|Poison Spring Battlefield|
Around 3,600 Confederates overwhelmed a force of 1,160 Union troops trying to escort a train of around 200 wagons loaded with corn, supplies and various other items taken from farms in the area. The battle has since been one of the more controversial of the war in the west, due largely to allegations by Union officers and newspaper writers that Southern troops murdered surrendering African American soldiers from the 1st Kansas Colored Infantry.
Southern officers, however, attributed the high number of killed among the black soldiers from Kansas as being due to the fact that they would not surrender or give up their weapons.
A letter written by a lieutenant from the 1st Kansas seems to substantiate to some degree the Confederate version of events at Poison Spring:
|Interpretive Panels at Poison Spring|
Capt. Welch, and Lieut. Macy, were wounded. Twelve of my men were killed and fifteen missing.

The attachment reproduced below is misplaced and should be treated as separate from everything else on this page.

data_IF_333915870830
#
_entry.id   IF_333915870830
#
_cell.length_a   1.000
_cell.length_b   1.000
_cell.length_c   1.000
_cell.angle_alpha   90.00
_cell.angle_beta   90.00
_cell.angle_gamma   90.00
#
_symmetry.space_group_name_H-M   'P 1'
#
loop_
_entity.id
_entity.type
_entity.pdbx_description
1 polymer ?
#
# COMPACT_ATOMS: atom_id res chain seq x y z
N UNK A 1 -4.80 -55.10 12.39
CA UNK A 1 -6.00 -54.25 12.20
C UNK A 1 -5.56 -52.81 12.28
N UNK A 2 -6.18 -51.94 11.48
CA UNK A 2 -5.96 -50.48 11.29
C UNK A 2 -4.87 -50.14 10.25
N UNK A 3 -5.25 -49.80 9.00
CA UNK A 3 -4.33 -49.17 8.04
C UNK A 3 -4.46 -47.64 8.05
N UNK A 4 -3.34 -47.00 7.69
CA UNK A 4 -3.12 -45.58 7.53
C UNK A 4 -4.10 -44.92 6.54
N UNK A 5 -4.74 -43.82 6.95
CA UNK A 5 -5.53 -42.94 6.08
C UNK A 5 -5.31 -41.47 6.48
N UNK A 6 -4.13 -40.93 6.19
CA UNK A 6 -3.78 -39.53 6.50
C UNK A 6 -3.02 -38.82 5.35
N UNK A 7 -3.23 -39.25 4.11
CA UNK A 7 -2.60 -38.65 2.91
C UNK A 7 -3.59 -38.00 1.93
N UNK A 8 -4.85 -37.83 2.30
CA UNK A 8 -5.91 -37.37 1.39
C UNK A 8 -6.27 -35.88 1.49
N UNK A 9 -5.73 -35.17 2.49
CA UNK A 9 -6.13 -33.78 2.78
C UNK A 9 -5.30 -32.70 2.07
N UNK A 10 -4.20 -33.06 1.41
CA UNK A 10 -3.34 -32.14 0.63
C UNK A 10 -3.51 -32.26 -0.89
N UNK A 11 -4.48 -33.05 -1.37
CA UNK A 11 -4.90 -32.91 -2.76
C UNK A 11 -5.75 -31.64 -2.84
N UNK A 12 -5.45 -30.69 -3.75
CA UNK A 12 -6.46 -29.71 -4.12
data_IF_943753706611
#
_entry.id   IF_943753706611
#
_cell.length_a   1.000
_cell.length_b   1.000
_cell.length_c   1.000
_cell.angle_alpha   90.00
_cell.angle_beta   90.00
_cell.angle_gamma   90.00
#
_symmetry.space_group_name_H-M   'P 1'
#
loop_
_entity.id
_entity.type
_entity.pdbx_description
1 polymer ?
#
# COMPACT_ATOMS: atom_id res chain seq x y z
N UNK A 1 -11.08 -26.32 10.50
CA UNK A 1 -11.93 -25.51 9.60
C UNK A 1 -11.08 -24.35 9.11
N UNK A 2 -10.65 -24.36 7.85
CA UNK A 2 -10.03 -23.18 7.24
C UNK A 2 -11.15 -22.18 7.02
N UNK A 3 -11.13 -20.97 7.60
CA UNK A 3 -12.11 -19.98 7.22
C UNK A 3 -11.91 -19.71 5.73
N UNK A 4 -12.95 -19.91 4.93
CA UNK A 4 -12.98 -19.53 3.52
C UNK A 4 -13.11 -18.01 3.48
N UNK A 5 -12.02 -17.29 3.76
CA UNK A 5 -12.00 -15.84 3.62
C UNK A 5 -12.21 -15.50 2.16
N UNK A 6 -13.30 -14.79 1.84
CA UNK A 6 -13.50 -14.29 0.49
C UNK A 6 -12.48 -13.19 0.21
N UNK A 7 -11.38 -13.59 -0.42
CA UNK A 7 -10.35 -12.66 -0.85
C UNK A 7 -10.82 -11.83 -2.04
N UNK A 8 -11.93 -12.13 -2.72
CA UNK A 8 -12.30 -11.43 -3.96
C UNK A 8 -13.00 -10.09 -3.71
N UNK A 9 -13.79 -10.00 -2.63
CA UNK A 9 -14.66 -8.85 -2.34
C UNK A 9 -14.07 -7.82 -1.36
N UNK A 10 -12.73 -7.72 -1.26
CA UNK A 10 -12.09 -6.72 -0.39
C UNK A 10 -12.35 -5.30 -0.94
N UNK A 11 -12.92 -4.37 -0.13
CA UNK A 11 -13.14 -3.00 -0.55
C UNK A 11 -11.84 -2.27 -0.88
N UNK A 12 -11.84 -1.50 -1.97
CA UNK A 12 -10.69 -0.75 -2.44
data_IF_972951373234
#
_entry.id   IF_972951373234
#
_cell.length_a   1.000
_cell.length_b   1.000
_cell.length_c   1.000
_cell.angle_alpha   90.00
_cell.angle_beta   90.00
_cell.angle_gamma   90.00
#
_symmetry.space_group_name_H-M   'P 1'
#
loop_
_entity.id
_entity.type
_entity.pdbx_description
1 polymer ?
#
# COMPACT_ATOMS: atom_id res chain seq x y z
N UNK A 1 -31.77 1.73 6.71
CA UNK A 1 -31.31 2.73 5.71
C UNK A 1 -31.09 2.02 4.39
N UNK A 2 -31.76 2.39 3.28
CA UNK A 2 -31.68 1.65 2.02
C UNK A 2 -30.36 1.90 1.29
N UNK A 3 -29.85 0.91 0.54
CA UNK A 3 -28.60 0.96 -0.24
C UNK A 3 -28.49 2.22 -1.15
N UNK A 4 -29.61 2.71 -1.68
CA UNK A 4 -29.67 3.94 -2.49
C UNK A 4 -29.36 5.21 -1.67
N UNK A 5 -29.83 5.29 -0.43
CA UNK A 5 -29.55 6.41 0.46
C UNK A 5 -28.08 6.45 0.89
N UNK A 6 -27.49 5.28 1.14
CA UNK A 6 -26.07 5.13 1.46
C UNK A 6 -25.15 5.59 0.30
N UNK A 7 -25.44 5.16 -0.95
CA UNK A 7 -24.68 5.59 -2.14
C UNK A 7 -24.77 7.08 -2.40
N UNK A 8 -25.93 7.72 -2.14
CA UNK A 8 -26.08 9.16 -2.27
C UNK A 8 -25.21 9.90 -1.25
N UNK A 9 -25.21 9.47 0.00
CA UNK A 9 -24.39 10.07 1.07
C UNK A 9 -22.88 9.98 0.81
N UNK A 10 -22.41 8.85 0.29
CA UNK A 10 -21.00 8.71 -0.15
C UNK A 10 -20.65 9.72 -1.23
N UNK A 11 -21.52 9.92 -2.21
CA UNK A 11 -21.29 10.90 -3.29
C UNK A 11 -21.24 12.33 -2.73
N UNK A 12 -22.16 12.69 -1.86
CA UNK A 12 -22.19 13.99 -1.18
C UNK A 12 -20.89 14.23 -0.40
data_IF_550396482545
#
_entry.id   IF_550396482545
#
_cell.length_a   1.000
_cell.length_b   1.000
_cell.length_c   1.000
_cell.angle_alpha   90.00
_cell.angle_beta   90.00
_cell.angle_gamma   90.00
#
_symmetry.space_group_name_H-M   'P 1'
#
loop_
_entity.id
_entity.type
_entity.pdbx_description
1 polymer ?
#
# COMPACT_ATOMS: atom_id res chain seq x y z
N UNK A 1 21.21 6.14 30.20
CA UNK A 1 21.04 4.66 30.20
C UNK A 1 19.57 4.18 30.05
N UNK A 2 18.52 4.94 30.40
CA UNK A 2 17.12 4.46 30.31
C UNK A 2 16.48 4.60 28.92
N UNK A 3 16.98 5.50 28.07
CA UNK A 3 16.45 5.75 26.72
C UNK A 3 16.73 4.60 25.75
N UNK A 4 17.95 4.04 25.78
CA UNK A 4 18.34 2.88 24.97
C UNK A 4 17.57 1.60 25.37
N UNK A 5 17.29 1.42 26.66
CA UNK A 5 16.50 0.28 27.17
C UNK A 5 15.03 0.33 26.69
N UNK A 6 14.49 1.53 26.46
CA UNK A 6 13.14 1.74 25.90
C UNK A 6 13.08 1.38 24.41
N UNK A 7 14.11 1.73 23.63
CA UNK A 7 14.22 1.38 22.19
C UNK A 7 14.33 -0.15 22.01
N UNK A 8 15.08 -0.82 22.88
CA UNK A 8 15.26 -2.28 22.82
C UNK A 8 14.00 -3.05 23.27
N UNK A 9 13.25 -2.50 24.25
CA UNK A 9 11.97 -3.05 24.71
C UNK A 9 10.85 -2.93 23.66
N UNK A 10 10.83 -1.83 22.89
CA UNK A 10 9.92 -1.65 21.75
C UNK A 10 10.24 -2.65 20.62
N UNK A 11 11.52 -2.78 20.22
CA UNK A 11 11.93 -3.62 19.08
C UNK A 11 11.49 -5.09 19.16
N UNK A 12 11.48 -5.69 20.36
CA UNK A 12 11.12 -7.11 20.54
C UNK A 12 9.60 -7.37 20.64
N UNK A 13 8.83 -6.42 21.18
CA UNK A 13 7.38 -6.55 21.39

Wilson’s Creek was nothing compared with this fight. All the cannon were captured. Our regiment is literally cut to pieces. Our loss is three hundred killed and wounded. Most of the Iowa regiment were killed or taken prisoners. Our regiment would not surrender, but fought their way out.
This account, by Lieutenant D. McFarland from Company D of the 1st Kansas, appeared in the Marysville, Kansas, Big Blue Union newspaper on May 14, 1864. It clearly indicates that the 1st Kansas Colored did not surrender at Poison Spring, as many Union accounts soon claimed, but instead fought to the last.
To learn more about the Battle of Poison Spring and see photos of the battlefield, please visit www.exploresouthernhistory.com/poisonspring.